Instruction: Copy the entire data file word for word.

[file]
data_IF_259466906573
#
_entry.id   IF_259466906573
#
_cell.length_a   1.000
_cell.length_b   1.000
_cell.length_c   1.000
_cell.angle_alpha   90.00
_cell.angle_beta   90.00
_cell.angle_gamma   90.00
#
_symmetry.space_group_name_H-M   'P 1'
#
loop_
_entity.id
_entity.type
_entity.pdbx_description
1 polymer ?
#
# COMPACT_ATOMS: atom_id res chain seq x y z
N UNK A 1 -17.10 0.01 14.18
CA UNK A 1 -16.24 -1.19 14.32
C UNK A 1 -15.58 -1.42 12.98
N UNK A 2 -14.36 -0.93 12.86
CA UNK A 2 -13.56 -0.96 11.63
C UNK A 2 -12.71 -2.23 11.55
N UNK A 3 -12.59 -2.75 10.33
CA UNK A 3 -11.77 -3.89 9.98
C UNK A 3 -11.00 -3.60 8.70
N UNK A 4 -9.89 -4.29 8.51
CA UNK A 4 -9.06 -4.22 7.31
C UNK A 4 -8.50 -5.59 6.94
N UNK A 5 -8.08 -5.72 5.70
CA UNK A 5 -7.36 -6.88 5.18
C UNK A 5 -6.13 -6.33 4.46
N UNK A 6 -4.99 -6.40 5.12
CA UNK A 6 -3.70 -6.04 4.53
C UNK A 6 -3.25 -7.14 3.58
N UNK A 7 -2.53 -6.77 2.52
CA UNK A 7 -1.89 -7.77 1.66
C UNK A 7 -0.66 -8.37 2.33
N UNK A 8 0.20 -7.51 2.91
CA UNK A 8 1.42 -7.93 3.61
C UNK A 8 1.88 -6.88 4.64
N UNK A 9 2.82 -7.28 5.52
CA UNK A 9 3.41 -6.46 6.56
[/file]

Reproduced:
data_IF_259466906573
#
_entry.id   IF_259466906573
#
_cell.length_a   1.000
_cell.length_b   1.000
_cell.length_c   1.000
_cell.angle_alpha   90.00
_cell.angle_beta   90.00
_cell.angle_gamma   90.00
#
_symmetry.space_group_name_H-M   'P 1'
#
loop_
_entity.id
_entity.type
_entity.pdbx_description
1 polymer ?
#
# COMPACT_ATOMS: atom_id res chain seq x y z
N UNK A 1 -17.10 0.01 14.18
CA UNK A 1 -16.24 -1.19 14.32
C UNK A 1 -15.58 -1.42 12.98
N UNK A 2 -14.36 -0.93 12.86
CA UNK A 2 -13.56 -0.96 11.63
C UNK A 2 -12.71 -2.23 11.55
N UNK A 3 -12.59 -2.75 10.33
CA UNK A 3 -11.77 -3.89 9.98
C UNK A 3 -11.00 -3.60 8.70
N UNK A 4 -9.89 -4.29 8.51
CA UNK A 4 -9.06 -4.22 7.31
C UNK A 4 -8.50 -5.59 6.94
N UNK A 5 -8.08 -5.72 5.70
CA UNK A 5 -7.36 -6.88 5.18
C UNK A 5 -6.13 -6.33 4.46
N UNK A 6 -4.99 -6.40 5.12
CA UNK A 6 -3.70 -6.04 4.53
C UNK A 6 -3.25 -7.14 3.58
N UNK A 7 -2.53 -6.77 2.52
CA UNK A 7 -1.89 -7.77 1.66
C UNK A 7 -0.66 -8.37 2.33
N UNK A 8 0.20 -7.51 2.91
CA UNK A 8 1.42 -7.93 3.61
C UNK A 8 1.88 -6.88 4.64
N UNK A 9 2.82 -7.28 5.52
CA UNK A 9 3.41 -6.46 6.56